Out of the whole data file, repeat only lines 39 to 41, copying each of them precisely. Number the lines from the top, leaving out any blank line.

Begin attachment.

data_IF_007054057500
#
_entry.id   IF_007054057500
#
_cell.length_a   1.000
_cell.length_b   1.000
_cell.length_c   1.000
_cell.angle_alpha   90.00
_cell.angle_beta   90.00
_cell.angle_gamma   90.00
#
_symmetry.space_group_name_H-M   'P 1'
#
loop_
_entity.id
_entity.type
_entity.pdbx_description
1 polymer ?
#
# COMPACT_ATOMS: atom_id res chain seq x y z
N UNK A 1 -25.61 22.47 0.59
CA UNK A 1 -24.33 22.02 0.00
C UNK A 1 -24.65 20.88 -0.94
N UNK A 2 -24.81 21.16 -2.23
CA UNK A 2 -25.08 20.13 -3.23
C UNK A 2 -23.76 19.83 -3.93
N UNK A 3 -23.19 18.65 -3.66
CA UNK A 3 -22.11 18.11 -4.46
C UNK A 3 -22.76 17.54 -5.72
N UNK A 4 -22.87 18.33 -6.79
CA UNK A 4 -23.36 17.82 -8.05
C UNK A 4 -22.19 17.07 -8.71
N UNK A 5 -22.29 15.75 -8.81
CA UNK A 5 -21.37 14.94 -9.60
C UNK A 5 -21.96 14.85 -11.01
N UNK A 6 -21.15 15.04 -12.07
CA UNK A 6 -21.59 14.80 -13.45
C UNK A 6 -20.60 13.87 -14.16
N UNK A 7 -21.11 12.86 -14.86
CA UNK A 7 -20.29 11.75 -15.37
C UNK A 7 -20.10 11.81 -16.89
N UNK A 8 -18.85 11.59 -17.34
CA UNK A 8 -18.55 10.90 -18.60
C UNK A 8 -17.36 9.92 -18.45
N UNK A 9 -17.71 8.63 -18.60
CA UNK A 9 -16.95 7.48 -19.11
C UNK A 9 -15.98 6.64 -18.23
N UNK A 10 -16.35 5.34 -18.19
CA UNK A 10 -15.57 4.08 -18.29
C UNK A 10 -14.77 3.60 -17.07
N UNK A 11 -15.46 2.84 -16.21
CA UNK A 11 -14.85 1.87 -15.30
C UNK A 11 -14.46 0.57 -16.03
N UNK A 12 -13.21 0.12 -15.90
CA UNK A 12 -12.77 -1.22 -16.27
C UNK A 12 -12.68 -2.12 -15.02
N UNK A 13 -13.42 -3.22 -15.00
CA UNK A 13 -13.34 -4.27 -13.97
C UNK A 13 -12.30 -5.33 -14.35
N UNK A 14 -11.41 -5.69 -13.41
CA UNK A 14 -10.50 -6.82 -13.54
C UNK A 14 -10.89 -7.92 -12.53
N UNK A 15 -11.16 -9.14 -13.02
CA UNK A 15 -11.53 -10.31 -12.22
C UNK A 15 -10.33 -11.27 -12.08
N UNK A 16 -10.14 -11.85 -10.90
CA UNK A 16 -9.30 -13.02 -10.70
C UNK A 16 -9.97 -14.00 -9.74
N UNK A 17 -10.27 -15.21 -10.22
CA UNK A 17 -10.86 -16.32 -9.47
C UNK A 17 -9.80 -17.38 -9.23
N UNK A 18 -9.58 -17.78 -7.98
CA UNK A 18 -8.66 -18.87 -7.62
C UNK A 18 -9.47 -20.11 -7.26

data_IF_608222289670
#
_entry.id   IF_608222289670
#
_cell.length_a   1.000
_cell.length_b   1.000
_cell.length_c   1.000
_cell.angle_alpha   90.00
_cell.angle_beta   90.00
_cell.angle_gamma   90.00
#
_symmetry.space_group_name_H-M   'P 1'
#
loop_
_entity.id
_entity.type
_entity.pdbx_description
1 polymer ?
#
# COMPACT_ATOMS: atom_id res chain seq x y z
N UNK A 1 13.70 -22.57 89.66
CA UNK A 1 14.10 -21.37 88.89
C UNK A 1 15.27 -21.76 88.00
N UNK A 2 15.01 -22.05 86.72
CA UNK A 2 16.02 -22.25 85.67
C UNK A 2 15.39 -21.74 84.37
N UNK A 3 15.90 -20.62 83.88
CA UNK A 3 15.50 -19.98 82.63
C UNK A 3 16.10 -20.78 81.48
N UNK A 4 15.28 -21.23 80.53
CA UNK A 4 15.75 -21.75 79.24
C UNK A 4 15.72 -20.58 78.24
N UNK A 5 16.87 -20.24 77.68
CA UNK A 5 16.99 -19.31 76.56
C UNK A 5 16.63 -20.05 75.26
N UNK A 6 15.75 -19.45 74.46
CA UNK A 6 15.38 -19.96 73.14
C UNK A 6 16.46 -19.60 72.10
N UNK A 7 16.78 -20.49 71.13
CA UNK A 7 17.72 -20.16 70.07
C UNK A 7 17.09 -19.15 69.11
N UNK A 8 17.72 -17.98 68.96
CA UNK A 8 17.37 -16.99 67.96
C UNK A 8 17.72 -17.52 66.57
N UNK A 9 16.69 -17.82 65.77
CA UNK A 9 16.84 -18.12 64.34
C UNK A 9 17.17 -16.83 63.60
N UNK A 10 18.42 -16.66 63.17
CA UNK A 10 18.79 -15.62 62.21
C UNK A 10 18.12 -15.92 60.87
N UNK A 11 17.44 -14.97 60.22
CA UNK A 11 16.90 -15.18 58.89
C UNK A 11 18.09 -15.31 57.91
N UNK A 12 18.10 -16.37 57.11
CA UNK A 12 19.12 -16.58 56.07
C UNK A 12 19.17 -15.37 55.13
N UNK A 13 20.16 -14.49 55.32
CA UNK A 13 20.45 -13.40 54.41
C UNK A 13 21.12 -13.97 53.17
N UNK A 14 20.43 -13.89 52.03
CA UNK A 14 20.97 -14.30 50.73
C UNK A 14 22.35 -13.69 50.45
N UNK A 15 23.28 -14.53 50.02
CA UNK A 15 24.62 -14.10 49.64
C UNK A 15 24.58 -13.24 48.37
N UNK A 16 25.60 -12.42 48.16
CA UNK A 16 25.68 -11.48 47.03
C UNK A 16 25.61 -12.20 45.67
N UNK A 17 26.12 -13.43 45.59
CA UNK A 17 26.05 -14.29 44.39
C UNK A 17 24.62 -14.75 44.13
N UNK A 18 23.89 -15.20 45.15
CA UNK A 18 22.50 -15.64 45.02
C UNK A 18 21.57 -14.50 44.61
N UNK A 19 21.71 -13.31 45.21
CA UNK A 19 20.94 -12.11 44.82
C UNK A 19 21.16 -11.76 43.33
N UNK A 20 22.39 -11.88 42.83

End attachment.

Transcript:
N UNK A 7 -21.11 12.86 -14.86
CA UNK A 7 -20.29 11.75 -15.37
C UNK A 7 -20.10 11.81 -16.89